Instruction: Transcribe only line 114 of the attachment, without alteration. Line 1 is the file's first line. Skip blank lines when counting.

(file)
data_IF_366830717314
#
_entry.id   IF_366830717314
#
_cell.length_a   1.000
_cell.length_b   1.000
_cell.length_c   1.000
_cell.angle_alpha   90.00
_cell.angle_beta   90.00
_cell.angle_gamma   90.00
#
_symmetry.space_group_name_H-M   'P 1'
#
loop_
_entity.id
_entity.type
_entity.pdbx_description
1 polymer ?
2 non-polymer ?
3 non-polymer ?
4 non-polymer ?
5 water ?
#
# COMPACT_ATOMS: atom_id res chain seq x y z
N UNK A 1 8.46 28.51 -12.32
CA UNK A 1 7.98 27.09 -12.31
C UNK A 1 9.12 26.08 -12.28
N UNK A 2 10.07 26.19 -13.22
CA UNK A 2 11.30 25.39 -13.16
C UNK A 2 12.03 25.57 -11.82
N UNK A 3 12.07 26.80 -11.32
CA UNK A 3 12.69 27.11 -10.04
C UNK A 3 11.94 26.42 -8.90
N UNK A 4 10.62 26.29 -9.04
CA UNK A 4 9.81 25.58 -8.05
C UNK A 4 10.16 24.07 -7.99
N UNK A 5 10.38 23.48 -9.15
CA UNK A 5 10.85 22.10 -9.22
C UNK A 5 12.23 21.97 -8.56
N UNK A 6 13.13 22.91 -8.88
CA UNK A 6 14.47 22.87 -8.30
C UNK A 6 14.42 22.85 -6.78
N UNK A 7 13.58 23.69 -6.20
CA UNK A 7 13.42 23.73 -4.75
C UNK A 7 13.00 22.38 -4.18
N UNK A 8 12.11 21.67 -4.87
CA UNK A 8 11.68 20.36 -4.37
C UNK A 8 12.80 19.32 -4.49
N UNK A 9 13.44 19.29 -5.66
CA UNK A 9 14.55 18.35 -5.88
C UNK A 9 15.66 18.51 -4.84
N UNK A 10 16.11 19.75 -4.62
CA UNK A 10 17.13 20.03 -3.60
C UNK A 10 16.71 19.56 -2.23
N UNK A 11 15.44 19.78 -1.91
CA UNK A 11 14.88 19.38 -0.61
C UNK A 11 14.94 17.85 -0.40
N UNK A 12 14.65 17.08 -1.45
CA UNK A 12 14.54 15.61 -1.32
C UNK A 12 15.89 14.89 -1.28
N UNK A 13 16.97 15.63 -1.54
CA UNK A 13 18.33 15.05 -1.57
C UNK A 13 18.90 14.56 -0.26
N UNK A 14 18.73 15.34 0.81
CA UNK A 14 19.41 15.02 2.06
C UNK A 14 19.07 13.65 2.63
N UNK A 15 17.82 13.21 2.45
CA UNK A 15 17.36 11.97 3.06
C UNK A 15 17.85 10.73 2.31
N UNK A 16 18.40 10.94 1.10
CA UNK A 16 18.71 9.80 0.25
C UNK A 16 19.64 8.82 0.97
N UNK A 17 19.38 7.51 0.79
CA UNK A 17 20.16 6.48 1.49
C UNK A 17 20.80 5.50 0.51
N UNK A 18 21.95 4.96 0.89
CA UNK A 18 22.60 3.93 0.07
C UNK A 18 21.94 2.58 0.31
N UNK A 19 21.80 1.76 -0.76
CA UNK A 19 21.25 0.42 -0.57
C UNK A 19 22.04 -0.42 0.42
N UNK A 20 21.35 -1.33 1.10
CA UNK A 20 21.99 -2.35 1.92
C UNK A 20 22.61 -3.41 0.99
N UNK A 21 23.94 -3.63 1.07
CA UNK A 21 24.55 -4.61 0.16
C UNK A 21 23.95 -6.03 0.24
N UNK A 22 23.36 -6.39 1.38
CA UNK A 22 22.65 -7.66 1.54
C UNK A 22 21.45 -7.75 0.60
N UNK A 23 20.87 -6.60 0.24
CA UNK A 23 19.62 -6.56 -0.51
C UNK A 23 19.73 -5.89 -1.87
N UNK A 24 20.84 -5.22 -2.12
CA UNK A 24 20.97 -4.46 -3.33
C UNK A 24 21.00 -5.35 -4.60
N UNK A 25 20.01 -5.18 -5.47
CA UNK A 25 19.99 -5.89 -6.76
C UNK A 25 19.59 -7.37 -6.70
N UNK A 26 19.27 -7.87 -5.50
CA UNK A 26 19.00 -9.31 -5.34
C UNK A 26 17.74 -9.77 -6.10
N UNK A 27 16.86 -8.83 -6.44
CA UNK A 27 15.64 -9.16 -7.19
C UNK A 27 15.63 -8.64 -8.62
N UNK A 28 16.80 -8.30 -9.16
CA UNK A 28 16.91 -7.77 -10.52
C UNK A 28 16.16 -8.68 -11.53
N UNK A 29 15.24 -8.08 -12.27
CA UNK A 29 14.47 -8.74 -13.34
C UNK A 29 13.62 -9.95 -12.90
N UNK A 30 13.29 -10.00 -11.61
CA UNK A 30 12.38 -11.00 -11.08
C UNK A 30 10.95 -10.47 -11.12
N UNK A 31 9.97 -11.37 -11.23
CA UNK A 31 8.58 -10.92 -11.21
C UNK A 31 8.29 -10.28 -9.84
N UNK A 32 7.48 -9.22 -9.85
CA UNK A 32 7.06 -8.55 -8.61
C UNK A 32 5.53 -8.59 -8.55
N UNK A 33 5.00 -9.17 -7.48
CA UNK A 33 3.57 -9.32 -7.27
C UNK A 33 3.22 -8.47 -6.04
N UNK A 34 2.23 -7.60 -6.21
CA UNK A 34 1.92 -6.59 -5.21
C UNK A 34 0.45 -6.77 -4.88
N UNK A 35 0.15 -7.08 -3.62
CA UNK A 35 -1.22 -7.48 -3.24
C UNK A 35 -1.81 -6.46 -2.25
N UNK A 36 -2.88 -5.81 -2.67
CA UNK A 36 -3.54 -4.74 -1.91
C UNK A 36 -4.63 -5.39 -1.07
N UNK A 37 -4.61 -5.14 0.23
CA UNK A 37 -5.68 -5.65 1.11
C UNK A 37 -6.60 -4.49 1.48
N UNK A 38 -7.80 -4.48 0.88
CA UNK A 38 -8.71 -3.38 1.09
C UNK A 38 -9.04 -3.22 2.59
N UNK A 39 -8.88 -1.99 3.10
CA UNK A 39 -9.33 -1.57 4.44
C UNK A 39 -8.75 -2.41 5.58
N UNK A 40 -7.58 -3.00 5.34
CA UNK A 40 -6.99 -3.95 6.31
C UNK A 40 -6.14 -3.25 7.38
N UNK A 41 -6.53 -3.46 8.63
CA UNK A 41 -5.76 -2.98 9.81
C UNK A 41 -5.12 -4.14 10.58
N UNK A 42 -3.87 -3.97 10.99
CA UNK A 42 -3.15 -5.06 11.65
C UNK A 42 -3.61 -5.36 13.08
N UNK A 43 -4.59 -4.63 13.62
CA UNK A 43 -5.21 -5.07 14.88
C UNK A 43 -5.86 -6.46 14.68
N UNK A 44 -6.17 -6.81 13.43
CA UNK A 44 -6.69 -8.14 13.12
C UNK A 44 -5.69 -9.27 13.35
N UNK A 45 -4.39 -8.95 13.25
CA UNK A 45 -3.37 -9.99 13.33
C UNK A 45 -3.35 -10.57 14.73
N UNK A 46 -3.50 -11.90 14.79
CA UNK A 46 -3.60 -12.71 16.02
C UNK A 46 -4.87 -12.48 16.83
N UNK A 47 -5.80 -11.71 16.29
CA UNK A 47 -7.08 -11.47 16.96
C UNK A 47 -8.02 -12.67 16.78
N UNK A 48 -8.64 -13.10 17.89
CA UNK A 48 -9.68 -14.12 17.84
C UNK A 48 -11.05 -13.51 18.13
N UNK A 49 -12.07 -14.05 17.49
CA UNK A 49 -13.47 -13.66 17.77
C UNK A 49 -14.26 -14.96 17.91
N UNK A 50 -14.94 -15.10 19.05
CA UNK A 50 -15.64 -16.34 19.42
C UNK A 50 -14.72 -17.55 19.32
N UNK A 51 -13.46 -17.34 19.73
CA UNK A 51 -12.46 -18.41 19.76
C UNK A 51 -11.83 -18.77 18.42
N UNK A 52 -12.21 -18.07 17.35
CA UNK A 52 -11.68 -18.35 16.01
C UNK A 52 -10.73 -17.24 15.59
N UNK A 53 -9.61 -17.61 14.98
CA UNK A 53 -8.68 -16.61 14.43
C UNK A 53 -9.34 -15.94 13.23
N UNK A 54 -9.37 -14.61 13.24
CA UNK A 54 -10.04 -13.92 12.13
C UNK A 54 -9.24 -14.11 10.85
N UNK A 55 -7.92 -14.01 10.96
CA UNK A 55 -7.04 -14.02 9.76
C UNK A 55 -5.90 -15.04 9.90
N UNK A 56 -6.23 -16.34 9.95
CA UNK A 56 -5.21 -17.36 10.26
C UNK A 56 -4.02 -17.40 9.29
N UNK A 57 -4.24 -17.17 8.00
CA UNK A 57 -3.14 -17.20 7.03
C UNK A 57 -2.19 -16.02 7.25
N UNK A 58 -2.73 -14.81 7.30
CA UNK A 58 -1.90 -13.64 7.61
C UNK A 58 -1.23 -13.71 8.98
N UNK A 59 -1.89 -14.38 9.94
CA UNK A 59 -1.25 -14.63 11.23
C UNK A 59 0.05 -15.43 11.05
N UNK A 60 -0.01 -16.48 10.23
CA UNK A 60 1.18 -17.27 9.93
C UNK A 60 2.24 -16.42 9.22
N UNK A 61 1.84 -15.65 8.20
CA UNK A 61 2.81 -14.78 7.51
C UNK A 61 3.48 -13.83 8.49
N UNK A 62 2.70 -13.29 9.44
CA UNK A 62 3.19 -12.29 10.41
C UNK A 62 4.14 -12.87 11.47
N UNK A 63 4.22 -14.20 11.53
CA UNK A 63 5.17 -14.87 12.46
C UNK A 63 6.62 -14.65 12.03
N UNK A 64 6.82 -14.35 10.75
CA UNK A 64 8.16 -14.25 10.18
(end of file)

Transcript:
C UNK A 30 10.95 -10.47 -11.12